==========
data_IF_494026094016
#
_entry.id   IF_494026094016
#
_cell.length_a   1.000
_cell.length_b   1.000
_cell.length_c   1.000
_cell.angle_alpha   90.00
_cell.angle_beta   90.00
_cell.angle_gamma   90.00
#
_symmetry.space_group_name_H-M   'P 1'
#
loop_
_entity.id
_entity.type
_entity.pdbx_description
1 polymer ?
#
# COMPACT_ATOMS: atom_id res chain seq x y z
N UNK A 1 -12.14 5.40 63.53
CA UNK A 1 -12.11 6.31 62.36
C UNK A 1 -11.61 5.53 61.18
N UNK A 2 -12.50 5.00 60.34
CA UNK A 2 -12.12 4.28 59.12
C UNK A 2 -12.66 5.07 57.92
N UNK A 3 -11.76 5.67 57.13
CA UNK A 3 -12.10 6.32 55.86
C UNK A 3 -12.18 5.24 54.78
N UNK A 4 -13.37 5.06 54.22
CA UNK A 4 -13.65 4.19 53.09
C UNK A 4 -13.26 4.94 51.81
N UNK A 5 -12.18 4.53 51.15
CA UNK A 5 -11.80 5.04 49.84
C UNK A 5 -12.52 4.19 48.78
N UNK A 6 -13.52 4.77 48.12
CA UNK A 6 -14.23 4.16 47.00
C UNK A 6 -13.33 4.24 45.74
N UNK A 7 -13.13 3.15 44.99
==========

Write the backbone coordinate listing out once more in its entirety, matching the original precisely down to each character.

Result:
data_IF_494026094016
#
_entry.id   IF_494026094016
#
_cell.length_a   1.000
_cell.length_b   1.000
_cell.length_c   1.000
_cell.angle_alpha   90.00
_cell.angle_beta   90.00
_cell.angle_gamma   90.00
#
_symmetry.space_group_name_H-M   'P 1'
#
loop_
_entity.id
_entity.type
_entity.pdbx_description
1 polymer ?
#
# COMPACT_ATOMS: atom_id res chain seq x y z
N UNK A 1 -12.14 5.40 63.53
CA UNK A 1 -12.11 6.31 62.36
C UNK A 1 -11.61 5.53 61.18
N UNK A 2 -12.50 5.00 60.34
CA UNK A 2 -12.12 4.28 59.12
C UNK A 2 -12.66 5.07 57.92
N UNK A 3 -11.76 5.67 57.13
CA UNK A 3 -12.10 6.32 55.86
C UNK A 3 -12.18 5.24 54.78
N UNK A 4 -13.37 5.06 54.22
CA UNK A 4 -13.65 4.19 53.09
C UNK A 4 -13.26 4.94 51.81
N UNK A 5 -12.18 4.53 51.15
CA UNK A 5 -11.80 5.04 49.84
C UNK A 5 -12.52 4.19 48.78
N UNK A 6 -13.52 4.77 48.12
CA UNK A 6 -14.23 4.16 47.00
C UNK A 6 -13.33 4.24 45.74
N UNK A 7 -13.13 3.15 44.99